A Census Guide To

Oklahoma's Poor Farms, Orphanages, Sanitariums and Institutions
 

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12/17/2003

 

The beginning of Oklahoma's first state prison in 1908 took place around circumstances which could be characterized as interestingly dramatic because of the rapid turnover of the events at the time of statehood. During the territorial days, Oklahoma was sending its prisoners to Kansas Penitentiary at Lansing, Kansas. One cannot start studying the history of corrections in Oklahoma without looking at the dynamic and charismatic role of Miss Kate Barnard. As commissioner of Charities and Corrections, Barnard had received numerous complaints about the mistreatment of Oklahoma inmates in Kansas Penitentiary. She arrived unannounced in August 1908 and took a tour of the institution along with other visitors. After the tour, she identified herself and requested that she be allowed to conduct a thorough inspection. During her inspection, Barnard found systematic torture of inmates by the use of "crib" and the "water hose." On her return to Oklahoma, she wrote a report about the conditions in Kansas Penitentiary and recommended that all Oklahoma prisoners be transferred back to Oklahoma. Naturally, Kansas state rejected Barnard's report in defense of its position, but overwhelming evidence came in from prisoners and ex-prisoners in support of Barnard's report. As a result, the first contingent of 50 inmates was put in a train and moved to McAlester, Oklahoma, on October 14, 1908. This happened within two months of Miss Barnard's visit to Kansas. Rarely, had a state administration moved so quickly as did Oklahoma state in the matter of movement of prisoners, more so when Oklahoma had no prison of its own in October 1908. Credit for this timely and courageous action goes to Governor Charles N. Haskell and Commissioner Kate Barnard.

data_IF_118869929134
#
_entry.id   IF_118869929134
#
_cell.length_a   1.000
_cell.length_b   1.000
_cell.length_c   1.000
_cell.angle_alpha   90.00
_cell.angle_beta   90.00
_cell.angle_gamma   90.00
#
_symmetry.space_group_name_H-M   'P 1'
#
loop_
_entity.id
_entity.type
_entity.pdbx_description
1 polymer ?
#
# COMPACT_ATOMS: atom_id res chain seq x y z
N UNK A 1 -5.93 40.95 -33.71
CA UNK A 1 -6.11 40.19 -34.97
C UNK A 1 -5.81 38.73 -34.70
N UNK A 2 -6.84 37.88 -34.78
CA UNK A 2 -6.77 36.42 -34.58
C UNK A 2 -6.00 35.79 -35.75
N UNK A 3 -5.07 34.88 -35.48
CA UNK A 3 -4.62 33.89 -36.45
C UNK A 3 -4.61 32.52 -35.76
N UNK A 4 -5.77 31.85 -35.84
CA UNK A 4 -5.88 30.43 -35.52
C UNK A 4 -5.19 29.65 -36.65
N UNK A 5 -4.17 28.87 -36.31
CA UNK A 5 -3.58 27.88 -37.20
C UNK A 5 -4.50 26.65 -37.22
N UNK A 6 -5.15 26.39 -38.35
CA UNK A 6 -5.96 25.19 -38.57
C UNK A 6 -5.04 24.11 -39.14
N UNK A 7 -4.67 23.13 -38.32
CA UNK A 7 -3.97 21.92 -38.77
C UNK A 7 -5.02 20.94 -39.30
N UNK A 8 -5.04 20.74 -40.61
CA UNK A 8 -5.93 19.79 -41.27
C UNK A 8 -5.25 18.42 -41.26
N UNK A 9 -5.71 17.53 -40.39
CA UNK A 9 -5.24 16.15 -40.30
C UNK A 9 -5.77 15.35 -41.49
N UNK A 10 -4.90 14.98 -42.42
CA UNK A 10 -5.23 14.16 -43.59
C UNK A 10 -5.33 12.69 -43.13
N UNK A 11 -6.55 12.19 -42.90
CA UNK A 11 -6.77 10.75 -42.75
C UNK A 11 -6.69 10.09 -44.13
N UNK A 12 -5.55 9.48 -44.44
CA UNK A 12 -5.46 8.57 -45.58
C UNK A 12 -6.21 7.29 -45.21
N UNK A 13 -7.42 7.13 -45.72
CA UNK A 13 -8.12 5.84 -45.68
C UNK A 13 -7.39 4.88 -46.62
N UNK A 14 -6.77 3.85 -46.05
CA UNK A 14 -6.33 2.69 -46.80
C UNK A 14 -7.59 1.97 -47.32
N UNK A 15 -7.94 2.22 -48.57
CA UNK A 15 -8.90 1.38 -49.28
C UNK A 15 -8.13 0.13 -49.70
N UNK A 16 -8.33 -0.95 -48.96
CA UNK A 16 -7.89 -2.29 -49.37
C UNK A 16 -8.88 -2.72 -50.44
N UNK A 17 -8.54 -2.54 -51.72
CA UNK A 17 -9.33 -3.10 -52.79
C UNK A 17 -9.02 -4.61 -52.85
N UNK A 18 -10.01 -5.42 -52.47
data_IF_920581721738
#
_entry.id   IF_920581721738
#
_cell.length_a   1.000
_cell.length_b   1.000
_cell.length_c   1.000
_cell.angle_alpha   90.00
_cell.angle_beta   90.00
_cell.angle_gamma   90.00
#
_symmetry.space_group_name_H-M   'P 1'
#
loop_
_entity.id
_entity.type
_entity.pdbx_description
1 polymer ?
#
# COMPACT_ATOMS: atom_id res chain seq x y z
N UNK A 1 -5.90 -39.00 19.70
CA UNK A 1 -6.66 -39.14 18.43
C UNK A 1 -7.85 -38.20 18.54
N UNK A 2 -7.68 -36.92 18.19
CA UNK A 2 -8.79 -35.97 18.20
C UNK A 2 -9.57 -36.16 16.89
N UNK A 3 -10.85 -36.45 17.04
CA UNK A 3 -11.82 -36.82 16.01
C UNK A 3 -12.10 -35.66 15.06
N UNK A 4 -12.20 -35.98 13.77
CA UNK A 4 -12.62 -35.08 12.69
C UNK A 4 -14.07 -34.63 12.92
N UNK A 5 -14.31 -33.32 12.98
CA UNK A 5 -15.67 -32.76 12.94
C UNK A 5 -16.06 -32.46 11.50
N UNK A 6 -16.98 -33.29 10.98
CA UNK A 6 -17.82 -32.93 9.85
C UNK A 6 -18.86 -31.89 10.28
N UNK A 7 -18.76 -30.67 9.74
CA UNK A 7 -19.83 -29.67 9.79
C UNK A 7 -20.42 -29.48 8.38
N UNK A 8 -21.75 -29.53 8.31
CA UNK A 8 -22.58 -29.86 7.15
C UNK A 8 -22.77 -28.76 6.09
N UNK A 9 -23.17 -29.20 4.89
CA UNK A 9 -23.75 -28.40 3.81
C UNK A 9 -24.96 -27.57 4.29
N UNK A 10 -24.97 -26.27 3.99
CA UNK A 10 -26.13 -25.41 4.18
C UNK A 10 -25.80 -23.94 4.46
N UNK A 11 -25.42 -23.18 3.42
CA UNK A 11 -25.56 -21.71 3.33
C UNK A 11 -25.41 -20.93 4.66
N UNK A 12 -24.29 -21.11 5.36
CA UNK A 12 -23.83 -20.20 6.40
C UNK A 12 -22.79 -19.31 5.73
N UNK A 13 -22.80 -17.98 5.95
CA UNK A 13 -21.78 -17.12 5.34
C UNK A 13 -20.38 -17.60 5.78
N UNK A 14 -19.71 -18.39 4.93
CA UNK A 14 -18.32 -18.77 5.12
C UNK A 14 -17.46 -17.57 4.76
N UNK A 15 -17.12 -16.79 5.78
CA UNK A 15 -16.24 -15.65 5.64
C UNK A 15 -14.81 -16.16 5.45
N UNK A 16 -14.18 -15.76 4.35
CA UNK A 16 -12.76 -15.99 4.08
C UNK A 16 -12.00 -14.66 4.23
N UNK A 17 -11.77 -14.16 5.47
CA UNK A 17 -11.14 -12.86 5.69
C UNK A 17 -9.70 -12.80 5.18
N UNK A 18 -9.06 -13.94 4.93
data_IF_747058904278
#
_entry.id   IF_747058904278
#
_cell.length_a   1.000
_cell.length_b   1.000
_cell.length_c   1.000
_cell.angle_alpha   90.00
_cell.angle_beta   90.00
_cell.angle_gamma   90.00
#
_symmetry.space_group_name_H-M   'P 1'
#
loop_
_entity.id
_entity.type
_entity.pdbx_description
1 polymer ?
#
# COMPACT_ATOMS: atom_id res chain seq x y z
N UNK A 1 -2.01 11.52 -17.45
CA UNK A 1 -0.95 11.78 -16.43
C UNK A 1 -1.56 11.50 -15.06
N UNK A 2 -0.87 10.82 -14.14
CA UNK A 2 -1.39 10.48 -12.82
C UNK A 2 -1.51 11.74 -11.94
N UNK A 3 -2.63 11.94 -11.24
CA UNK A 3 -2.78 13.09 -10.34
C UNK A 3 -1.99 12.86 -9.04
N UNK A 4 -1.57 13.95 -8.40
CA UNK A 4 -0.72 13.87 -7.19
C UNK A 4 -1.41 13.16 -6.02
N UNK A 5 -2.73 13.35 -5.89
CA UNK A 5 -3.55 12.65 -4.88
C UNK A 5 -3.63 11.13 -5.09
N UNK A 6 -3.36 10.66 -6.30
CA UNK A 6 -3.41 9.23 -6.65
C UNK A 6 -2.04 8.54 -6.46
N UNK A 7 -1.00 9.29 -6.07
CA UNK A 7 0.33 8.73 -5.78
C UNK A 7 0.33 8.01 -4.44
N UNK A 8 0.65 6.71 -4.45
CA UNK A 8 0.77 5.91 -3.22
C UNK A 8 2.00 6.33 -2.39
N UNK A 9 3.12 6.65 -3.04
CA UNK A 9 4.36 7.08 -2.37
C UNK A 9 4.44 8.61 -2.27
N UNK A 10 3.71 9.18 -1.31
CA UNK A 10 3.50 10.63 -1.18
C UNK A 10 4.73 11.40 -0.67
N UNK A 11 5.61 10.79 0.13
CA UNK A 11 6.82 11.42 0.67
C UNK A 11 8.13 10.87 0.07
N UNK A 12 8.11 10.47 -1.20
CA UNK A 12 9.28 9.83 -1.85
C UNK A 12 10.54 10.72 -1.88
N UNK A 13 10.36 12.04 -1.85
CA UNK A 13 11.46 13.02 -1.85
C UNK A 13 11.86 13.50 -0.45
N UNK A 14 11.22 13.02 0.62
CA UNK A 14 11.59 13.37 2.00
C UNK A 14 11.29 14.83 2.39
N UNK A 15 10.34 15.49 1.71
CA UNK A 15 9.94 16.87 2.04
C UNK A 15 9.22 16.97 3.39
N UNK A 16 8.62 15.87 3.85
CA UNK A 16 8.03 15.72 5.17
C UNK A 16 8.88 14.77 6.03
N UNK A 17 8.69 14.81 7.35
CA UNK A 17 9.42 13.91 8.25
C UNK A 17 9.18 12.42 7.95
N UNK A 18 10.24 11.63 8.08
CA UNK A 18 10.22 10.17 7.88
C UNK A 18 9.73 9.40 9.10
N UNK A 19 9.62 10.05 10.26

According to the contractual agreement, Oklahoma was paying 35 cents per prisoner daily to Kansas, and the annual cost per capita for the care of prisoners came to $127.75. Kansas Penitentiary further raised its revenue by furnishing these prisoners' labor to contractors who ran coal mines, furniture factory, and binder twine factory. While both state administrations were concerned with the economics of prisoners' maintenance, Kate Barnard had a different dream. She wanted to wean these offenders away from their criminal habits and restore them to society as useful citizens. Following her visionary approach, she recommended to the Governor and the legislators of Oklahoma that all inmates be transferred immediately from Lansing to the federal penitentiary at Leavenworth until Oklahoma could build its own penitentiary.

What kind of prison should Oklahoma have? Kate raised this question many times. She was against dark dungeons and crushing the spirit of a convict. She remarked that, "Many prisons are so bad that society sins worse in committing a man to one of them, than the man who has sinned against society." What was Kate's conception of a good prison? "The best prison is the one which turns out the largest percentage of prisoners who never return to a life of crime," according to Miss Barnard.